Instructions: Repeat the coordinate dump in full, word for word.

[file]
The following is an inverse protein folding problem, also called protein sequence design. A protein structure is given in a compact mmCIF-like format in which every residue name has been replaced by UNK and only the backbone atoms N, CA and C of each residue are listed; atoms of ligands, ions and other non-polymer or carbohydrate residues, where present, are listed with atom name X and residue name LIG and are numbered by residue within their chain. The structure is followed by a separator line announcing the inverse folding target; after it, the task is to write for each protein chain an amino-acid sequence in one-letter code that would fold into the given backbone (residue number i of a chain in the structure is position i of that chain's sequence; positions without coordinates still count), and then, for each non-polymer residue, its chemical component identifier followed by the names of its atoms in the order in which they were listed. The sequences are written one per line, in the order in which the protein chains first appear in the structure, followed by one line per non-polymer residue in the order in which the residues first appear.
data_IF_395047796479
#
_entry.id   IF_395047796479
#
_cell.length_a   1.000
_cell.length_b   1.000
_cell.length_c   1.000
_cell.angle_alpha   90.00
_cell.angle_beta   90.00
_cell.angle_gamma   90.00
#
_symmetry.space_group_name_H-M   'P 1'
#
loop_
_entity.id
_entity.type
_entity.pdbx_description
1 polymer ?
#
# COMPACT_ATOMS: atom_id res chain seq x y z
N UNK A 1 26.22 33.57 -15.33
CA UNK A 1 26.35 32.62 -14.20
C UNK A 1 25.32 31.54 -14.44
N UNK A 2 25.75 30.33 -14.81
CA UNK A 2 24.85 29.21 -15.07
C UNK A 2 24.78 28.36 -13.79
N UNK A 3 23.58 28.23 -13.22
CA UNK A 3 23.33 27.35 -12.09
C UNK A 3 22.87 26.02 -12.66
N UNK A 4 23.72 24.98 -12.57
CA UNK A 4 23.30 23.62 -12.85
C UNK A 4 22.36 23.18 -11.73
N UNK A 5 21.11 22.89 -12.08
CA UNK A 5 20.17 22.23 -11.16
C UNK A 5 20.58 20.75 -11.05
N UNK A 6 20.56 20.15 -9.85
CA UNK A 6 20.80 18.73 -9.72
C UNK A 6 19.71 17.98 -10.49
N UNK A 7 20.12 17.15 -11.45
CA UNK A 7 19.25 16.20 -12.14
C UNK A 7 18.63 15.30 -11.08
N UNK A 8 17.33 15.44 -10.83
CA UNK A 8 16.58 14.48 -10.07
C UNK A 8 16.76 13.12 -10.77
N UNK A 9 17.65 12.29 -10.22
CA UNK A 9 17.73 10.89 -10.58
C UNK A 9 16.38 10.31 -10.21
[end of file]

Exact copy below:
The following is an inverse protein folding problem, also called protein sequence design. A protein structure is given in a compact mmCIF-like format in which every residue name has been replaced by UNK and only the backbone atoms N, CA and C of each residue are listed; atoms of ligands, ions and other non-polymer or carbohydrate residues, where present, are listed with atom name X and residue name LIG and are numbered by residue within their chain. The structure is followed by a separator line announcing the inverse folding target; after it, the task is to write for each protein chain an amino-acid sequence in one-letter code that would fold into the given backbone (residue number i of a chain in the structure is position i of that chain's sequence; positions without coordinates still count), and then, for each non-polymer residue, its chemical component identifier followed by the names of its atoms in the order in which they were listed. The sequences are written one per line, in the order in which the protein chains first appear in the structure, followed by one line per non-polymer residue in the order in which the residues first appear.
data_IF_395047796479
#
_entry.id   IF_395047796479
#
_cell.length_a   1.000
_cell.length_b   1.000
_cell.length_c   1.000
_cell.angle_alpha   90.00
_cell.angle_beta   90.00
_cell.angle_gamma   90.00
#
_symmetry.space_group_name_H-M   'P 1'
#
loop_
_entity.id
_entity.type
_entity.pdbx_description
1 polymer ?
#
# COMPACT_ATOMS: atom_id res chain seq x y z
N UNK A 1 26.22 33.57 -15.33
CA UNK A 1 26.35 32.62 -14.20
C UNK A 1 25.32 31.54 -14.44
N UNK A 2 25.75 30.33 -14.81
CA UNK A 2 24.85 29.21 -15.07
C UNK A 2 24.78 28.36 -13.79
N UNK A 3 23.58 28.23 -13.22
CA UNK A 3 23.33 27.35 -12.09
C UNK A 3 22.87 26.02 -12.66
N UNK A 4 23.72 24.98 -12.57
CA UNK A 4 23.30 23.62 -12.85
C UNK A 4 22.36 23.18 -11.73
N UNK A 5 21.11 22.89 -12.08
CA UNK A 5 20.17 22.23 -11.16
C UNK A 5 20.58 20.75 -11.05
N UNK A 6 20.56 20.15 -9.85
CA UNK A 6 20.80 18.73 -9.72
C UNK A 6 19.71 17.98 -10.49
N UNK A 7 20.12 17.15 -11.45
CA UNK A 7 19.25 16.20 -12.14
C UNK A 7 18.63 15.30 -11.08
N UNK A 8 17.33 15.44 -10.83
CA UNK A 8 16.58 14.48 -10.07
C UNK A 8 16.76 13.12 -10.77
N UNK A 9 17.65 12.29 -10.22
CA UNK A 9 17.73 10.89 -10.58
C UNK A 9 16.38 10.31 -10.21